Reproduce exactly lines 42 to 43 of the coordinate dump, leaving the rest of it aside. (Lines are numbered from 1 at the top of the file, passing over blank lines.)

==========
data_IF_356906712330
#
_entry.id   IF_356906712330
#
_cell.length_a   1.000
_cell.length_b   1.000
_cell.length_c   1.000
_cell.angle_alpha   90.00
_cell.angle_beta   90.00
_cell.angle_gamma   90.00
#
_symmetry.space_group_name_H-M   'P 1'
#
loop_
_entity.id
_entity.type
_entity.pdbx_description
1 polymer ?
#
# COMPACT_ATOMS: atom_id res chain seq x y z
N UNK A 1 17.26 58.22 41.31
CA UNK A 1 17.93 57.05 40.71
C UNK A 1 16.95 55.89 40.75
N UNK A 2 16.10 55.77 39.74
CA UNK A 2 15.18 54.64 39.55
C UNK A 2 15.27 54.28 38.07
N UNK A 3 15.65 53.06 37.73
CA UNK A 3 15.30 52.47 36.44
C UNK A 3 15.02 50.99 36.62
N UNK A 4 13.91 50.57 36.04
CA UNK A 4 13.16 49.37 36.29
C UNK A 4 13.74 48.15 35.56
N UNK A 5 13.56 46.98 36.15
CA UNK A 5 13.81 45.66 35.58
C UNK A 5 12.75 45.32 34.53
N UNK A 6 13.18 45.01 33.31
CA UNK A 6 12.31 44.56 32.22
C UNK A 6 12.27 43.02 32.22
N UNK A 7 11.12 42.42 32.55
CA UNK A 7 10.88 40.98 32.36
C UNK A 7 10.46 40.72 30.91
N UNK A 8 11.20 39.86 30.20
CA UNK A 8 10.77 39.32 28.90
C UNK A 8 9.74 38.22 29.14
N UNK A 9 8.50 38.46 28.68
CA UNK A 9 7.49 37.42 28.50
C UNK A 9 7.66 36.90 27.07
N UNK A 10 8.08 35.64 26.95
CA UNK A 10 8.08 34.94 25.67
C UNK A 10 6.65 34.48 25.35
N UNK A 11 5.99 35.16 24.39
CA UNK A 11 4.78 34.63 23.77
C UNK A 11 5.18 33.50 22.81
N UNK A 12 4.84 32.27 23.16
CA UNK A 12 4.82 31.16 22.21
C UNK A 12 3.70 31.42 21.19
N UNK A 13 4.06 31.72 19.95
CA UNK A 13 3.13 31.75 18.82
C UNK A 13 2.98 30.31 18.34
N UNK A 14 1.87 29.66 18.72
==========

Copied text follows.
N UNK A 8 11.20 39.86 30.20
CA UNK A 8 10.77 39.32 28.90